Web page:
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The Future of Reference and Instruction (and Assessment)
Transcript of The Future of Reference and Instruction (and Assessment)
Relate library public services to specific areas of institutional outcomes Recognize the library’s role in improving institutional outcomes and why that role is important Identify the pressures on today’s academic libraries and explain the place of assessment in meeting these pressures Learning Objectives Rapid Technological Change Collection vs. Access The Academic LIbrary
the 21st Century Learning Commons
Merged Library/IT Scholarly Communications E-books Institutional Repositories Patron-Driven Acquisition Just in Case
Just in Time Scholarly Journal Crisis Digitization Data Curation Web-Scale Discovery Accountability Shrinking Budgets Accreditation The College Mission Information Fluency Demonstrating Value and Impact Planning Outcomes Analyze and Improve Plan Your Work, Work Your Plan Campus Mission
Library Mission Campus Assessment Plan (?) Involve Your Stakeholders Who, What, Where,
When, Why, How Formative vs. Summative Journal Titles
Visits to Special Collections/Archives
Hits on the Webpage
THe New Hotness: Library Outcomes Institutional outcomes Student becomes more information fluent Student uses peer-reviewed resources Faculty retains rights to archive post-print Faculty collaborate with librarian on assignment design Student interprets bibliographic citation in order to locate Enroll students with higher average SAT scores Improve graduation rate and time to graduate Increase percentage of students that go on to graduate programs Increase number of publications per faculty member Enhance the reputation of the college Increase number and size of faculty grants Affective, Behavioral, Cognitive Existing Data The $64,000 Question: How do Reference and Instruction Advance the Mission? The Outcome The Point of Impact The Plan and Implementation The Result Student enrollment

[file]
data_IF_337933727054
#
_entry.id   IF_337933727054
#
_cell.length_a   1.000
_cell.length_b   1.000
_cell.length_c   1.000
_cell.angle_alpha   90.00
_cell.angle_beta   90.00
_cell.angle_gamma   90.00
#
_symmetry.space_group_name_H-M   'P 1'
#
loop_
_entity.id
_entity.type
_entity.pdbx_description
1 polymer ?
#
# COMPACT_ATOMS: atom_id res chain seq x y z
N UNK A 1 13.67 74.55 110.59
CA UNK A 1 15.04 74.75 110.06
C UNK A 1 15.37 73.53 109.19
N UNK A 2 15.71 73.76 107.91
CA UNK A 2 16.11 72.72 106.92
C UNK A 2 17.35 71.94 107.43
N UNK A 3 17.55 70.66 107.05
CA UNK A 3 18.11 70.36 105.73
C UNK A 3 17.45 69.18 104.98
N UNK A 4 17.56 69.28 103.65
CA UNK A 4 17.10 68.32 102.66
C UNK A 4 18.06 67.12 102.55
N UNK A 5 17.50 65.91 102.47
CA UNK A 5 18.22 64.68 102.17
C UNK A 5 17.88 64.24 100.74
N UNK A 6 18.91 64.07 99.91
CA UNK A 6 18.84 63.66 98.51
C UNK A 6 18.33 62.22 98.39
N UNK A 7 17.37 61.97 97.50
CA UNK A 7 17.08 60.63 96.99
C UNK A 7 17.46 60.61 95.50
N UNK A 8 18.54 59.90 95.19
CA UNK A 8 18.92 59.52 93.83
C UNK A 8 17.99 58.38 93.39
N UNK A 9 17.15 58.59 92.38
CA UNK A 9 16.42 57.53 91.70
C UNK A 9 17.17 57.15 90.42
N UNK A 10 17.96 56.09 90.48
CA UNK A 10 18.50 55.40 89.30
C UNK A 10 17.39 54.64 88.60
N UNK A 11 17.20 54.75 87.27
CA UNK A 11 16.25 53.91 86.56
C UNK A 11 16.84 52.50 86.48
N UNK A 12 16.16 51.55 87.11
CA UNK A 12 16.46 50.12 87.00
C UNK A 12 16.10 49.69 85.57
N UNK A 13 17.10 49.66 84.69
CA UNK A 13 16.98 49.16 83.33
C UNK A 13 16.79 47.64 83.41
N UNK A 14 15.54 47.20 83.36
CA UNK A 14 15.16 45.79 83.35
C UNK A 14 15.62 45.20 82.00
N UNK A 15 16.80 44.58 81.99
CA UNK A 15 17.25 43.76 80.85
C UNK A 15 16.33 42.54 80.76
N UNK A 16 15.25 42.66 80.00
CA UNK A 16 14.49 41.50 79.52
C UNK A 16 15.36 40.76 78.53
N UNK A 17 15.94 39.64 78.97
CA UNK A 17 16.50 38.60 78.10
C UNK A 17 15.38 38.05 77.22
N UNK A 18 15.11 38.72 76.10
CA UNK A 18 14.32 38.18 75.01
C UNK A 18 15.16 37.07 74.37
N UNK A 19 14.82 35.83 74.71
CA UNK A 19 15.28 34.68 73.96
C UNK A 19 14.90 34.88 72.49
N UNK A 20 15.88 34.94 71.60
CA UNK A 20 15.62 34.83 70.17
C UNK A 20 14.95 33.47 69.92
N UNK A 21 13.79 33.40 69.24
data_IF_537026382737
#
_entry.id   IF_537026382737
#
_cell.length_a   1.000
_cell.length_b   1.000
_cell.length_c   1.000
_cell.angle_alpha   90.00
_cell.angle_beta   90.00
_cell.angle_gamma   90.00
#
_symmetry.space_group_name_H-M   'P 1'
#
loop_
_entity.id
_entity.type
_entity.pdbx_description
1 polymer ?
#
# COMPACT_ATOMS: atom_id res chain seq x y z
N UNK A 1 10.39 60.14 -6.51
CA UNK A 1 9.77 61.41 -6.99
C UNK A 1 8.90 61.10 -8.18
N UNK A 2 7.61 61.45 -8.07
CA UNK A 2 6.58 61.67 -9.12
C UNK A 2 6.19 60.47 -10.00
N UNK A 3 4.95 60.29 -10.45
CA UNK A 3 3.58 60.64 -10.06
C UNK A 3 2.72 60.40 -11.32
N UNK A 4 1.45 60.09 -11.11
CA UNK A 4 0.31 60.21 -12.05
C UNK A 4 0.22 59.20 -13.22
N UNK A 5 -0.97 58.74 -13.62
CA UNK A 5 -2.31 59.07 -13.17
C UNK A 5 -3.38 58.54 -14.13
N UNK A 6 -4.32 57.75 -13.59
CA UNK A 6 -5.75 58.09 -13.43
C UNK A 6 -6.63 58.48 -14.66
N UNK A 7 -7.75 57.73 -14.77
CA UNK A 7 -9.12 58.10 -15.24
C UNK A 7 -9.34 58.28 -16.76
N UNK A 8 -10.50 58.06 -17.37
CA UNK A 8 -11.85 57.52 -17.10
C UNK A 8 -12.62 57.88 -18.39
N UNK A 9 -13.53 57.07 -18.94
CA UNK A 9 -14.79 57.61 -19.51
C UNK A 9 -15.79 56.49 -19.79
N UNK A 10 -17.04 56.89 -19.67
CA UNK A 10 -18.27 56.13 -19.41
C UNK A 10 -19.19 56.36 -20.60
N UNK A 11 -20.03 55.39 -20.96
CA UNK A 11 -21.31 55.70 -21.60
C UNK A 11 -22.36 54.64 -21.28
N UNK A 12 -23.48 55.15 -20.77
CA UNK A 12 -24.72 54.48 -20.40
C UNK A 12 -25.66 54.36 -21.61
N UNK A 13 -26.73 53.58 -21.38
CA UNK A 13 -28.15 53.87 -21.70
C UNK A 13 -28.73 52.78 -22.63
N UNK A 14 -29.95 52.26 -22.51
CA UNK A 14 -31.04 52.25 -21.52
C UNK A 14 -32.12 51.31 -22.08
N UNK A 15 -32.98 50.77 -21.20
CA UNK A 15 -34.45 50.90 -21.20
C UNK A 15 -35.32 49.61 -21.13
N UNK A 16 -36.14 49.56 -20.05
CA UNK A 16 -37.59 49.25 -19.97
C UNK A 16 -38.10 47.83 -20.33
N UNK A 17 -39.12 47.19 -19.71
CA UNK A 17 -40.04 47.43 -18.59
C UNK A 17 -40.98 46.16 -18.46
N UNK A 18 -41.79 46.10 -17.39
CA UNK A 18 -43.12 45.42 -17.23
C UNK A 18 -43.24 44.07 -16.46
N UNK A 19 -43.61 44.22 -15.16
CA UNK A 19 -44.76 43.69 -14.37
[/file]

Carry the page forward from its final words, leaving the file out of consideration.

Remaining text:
Student retention and graduation rates
Student achievement Student engagement
Faculty research productivity
Institutional reputation and prestige "Students should develop the ability to use information and communication resources effectively, be adept at critical, analytical and logical thinking, and express themselves well in both oral and written forms." Student learning Outcome:
Students should develop critical thinking skills. Where Do Libraries Influence the Mission? Figure from Oakleaf, 2011 Who is our sample/demographic? What methods or tools should we use? How will we analyze the data? What is the timeline for assessment? What resources are required? How will results be presented? To whom? What did we find? How will we change our services? Tools of the Trade
Surveys and Tests ETS iSkills LibQual+ MINES for Libraries project SAILS Library-specific Standardized General Academic Surveys National Survey of Student Engagement (NSSE) College Student Experiences Questionnaire (CSEQ) HEDS Senior and Alumni Surveys Home-grown Course-specific Pre- and post-testing Library-focused General academic Authentic Performance assessments Interviews and Focus Groups Assessment management Systems Writing and Research Portfolios Rubrics Annotated Bibliographies Research Papers Traditional Library Inputs and Outputs Retention rate
Graduation rate Admissions demographics Student Data GPA Test Scores Faculty Data Citation Analysis Grant applications and amounts Syllabi and curricula Inputs and Outputs Old and Busted: Books Purchased
Instruction Sessions Taught
What is the point? The Cycle Begins again: Produce Written Reports Share with Stakeholders Analyze and Format Data Act on the Results: Start planning... Bibliography Association of College and Research Libraries. (2002). Value of Academic Libraries: A Comprehensive Research Review and Report. Researched by Megan Oakleaf. Chicago: Association of College and Research Libraries.
Maki, P. (2002). "Developing an Assessment Plan to Learn about Student Learning." Journal of Academic Librarianship 28(1): 8-13.
Matthews, J. R. (2007). Library Assessment in Higher Education. Westport, Connecticut, Libraries Unlimited.
Oakleaf, M. (2011). "Are They Learning? Are We? Learning Outcomes and the Academic Library." The Library Quarterly 81(1): 61-82.
Radcliff, C. J., M. L. Jensen, et al. (2007). A Practical Guide to Information Literacy Assessment. Westport, Connecticut, Libraries Unlimited.
Rubin, R. J. (2006). Demonstrating Results: Using Outcome Measurement in Your Library. Chicago, American Library Association. Describe the planning, goals and resources aspects of assessment in terms of its cyclical nature How do we assess our influence? ? Questions ?